Dragon Force

Five awesome games you didn’t know existed

If there’s one eternal mantra that applies to all who play games, it’s that none of us will ever have time to play every game that sounds interesting or appealing. In some cases, it’s a matter of playing other games that deserve our time; for others, they might just not know that better games exist than, well, whatever first-person shooter was just released. Better games do exist, and they’re ready for you.

1. Dragon Force

Released on: Sega Saturn

Why it’s unknown: Because a terrible “power metal” band has the exact same name and hogs all the Google search results.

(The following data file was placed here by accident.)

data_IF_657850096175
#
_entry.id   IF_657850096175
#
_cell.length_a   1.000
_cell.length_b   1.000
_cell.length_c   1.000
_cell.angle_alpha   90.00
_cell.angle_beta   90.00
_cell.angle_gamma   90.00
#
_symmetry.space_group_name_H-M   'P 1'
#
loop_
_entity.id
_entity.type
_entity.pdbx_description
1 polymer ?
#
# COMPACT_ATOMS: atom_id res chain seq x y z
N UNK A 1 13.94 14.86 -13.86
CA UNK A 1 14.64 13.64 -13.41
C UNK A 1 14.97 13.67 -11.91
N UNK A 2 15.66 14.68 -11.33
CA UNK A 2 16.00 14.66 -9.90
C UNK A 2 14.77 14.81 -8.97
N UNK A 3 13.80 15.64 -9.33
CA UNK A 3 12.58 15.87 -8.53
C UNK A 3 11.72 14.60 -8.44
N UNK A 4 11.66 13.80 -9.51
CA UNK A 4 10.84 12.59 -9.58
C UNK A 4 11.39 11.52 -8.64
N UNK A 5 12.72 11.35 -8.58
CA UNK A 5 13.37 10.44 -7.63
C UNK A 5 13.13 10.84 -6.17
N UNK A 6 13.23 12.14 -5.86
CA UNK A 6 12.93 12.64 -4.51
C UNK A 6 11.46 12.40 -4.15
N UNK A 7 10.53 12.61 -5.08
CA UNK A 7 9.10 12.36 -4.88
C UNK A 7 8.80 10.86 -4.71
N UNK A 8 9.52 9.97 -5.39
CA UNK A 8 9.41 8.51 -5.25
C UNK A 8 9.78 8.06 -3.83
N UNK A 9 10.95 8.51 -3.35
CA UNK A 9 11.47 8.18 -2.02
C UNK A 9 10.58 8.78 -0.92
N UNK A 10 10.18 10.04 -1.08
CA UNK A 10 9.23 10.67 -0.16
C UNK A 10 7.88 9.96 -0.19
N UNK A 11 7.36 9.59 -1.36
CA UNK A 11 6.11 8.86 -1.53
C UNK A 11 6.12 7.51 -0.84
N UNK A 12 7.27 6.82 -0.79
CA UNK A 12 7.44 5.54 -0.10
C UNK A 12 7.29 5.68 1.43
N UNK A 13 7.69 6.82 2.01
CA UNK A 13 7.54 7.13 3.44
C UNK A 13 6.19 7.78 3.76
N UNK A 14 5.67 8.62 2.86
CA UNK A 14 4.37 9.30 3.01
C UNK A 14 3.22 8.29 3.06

Average price on eBay: $80-150

Dragon Force

It’s a shame that Dragon Force isn’t better known. It took everything that makes the “rock paper scissors” gameplay of real time strategies enjoyable and simplified it. It managed to do this while somehow maintaining a steady difficulty curve. Although, by the time you’ve gone 20 turns in the game, you own half the world and more or less pick who you want to go send out to steam-roll the enemies.

The only down side with Dragon Force was the micro-managing. Every single general in your army had an unique personality that demanded hours of your time. If you didn’t feed the attention seeking commanders precious moments of your time every month, they’d feel all undignified and leave your army. This made things especially complicated when your army consisted of 50 generals and talking to them demanded you go into a menu, select talk, hit the next button a few times, scroll down, and do the same thing for the next general.